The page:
- Some cultural norms aren’t easily dismantled. There were 9 adults and 5 children at the dinner. My plan was for the adults and the one-year-old to sit at the table (that’s about all my table could fit comfortably) and the 4 remaining children would sit around our counter peninsula (we had bar chairs and stools for them). As I tried to seat everyone, I quickly realized that the women would not sit at the table with the men. And the older boy was not going to sit with the women and children. So the women and girls ended up sitting around the peninsula and everyone else sat the table. Our Burmese friends seemed quite comfortable with this arrangement, while my family and I felt so uncomfortable. When is it appropriate to push someone else’s cultural limitations? Is it ever appropriate?
- At the end of the meal, A. let out a very loud and calculated belch. I think this was his way of saying he liked my food, though I’m not sure. . .
- When P. and I went to dinner at their house we brought chocolate chip cookies. Our Burmese friends brought us a birthday cake from Price Chopper. While I of course wish they had saved their money, I really appreciated and understood the gesture.
- The biggest food hit was my mom’s pumpkin cake. They loved it. Mom had made it in a bunt pan, which until we showed them the pan, the shape of the cake was perplexing.
- My dad is certainly not a big guy. He’s a bit under 6′ and thin. He does, however, eat a lot. I think from the perspective of A. and K. and the other family he is big, and they were laughing at how much he could eat. I could only imagine what they’d think if they met my husband’s brothers and watched the three of them devour a meal!
- The digital camera was a hit. We took pictures of everyone and then let the kids use the camera and take pictures, which they thoroughly enjoyed.
- I can’t wait to do it again. I’m looking forward to future dinners and getting to know my new friends even better
November 2, 2007
Tomorrow at 11:00 a.m. we pick up A. and K., their 3 children, the couple they are friends with and their 2 children, and bring them all back to our house for dinner/lunch. The menu will be beef and barley stew, bread, salad, and pumpkin cake and apple pie for dessert. Sounds pretty American, right? We’ll see how it all goes over . . .
My parents are coming up for the weekend and so they’ll be here for the dinner. Funny after I told A. and K. that they live at a distance. . .I’m probably going to confuse them now! My good friend C.S. will also be joining us. So that makes a total of 9 adults and 5 children. This is going to be great…
And I think this will be the first time they’ve ever had a meal in (or for that matter, ever have been) in an American home!
October 31, 2007
As I’m thinking about Saturday’s dinner with the two Burmese families, I can’t help to wonder what they’ll think about the size of my house. Now P. and I don’t have a large house when compared to American standards. And it’s a far cry from a McMansion, as a standard center-hall colonial. But A. and K. live in a three-bedroom apartment, where the whole family (mom, dad, and the three children) sleep in one bedroom (the other bedrooms are used as storage). Their concept of space is very different. I imagine they’ll think it odd that two people need the space of a two-story, 3 bedroom, 2.5 bath home. And when I look at it from their perspective it makes me wonder why exactly P. and I moved out of our lovely 3 bedroom apartment into our house. Was it for the investment of home ownership? Or did we simply follow cultural expectations of buying a house after getting married. And, really, how much space do we actually need?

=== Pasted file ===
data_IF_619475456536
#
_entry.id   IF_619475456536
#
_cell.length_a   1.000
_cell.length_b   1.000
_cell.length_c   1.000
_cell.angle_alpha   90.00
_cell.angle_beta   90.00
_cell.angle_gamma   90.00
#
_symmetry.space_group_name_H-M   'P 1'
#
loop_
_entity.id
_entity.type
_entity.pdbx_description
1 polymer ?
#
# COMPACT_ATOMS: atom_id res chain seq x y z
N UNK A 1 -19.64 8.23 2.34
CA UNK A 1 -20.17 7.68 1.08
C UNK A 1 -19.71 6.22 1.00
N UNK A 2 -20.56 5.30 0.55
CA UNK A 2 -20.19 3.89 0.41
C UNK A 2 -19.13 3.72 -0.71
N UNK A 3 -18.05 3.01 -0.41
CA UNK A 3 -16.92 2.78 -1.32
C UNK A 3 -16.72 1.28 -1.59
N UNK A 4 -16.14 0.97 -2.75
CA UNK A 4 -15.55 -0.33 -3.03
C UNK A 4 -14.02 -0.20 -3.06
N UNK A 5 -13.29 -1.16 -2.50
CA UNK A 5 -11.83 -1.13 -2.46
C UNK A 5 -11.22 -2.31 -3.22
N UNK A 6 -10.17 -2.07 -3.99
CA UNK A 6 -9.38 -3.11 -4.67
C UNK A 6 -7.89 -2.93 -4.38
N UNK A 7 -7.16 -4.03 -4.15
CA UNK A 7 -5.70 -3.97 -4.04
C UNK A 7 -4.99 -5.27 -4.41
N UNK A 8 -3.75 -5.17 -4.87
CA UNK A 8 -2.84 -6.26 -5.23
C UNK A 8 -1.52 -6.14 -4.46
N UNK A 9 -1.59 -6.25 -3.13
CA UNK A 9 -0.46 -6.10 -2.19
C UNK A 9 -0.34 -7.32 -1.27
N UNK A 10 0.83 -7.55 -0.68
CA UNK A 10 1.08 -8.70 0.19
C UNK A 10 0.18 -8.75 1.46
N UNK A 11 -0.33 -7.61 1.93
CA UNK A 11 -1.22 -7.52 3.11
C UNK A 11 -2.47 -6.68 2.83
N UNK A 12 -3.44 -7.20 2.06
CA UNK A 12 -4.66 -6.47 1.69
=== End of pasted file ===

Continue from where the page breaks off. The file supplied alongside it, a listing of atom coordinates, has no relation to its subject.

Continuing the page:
(And this question reminds me of when we went furniture shopping for our new house: all of the furniture was huge! Far too big for our living room and sun room. I couldn’t imagine the size of the rooms needed to accommodate the couches and chairs in all of the furniture stores. We ended up going with love seats in the living room . . . )
October 30, 2007
P. posed an interesting question on his blog: If you were forced to leave your home tonight (knowing you’d never return to it) and all you could take with you was one small bag, what would you take?
Funny, just after I wrote that question I realized how privileged it is of me to be able to ask the question as a hypothetical . . .
October 29, 2007
Here’s a glimpse: the below chart outlines the daily rations provided for a refugee. (Supplemental nutrition is provided for pregnant women and children under 5 years old.) Remember: A. spent 18 years of his life living at Mae La. I hope this makes you stop and think as much as it made me.
|Rice||15 kg/adult; 7.5 kg/child <5 years|
|Fortified Flour (AsiaMIX)||1 kg/person|
|Fish Paste||0.75 kg/person|
|Iodised Salt||0.33 kg/person|
|Mung Beans||1 kg/adult; 0.5 kg/child < 5 years|
|Cooking Oil||1 ltr/adult; 0.5 ltr / child < 5 years|
|Dried Chillies||0.125 kg/person|
I love spicy foods. And yesterday proved that even more. P. and I went to A. and K.’s house for dinner. Every dish: beef, chicken, shrimp, and all the dipping sauces were so spicy P. and I were both blowing our noses and drinking lots of water while A., K., and their other guests just laughed and laughed. But seriously the food was great; I think cooking lessons will be needed.
The other guests included another couple and their two young daughters who were friends with A. and K. in the refugee camp and just got to the States last month. A.’s language skills are growing more each time I see him. Although I think it may have more to do with his confidence in trying to speak English than the actual skills. We communicated well through some minimal vocab words and lots of gesturing. He told us that his mother and father were both killed by the Burmese government when he was young. And because he moved to the refugee camp at such a young age, he never had the chance to go to school. He’s grateful to be safe in the U.S. and have the chance at a new life for himself, and, most importantly, his children.
Dinner was fun and P. and I reciprocated the offer: everyone will be coming to our house on Saturday. Now the hard part will be choosing the menu . . .
October 28, 2007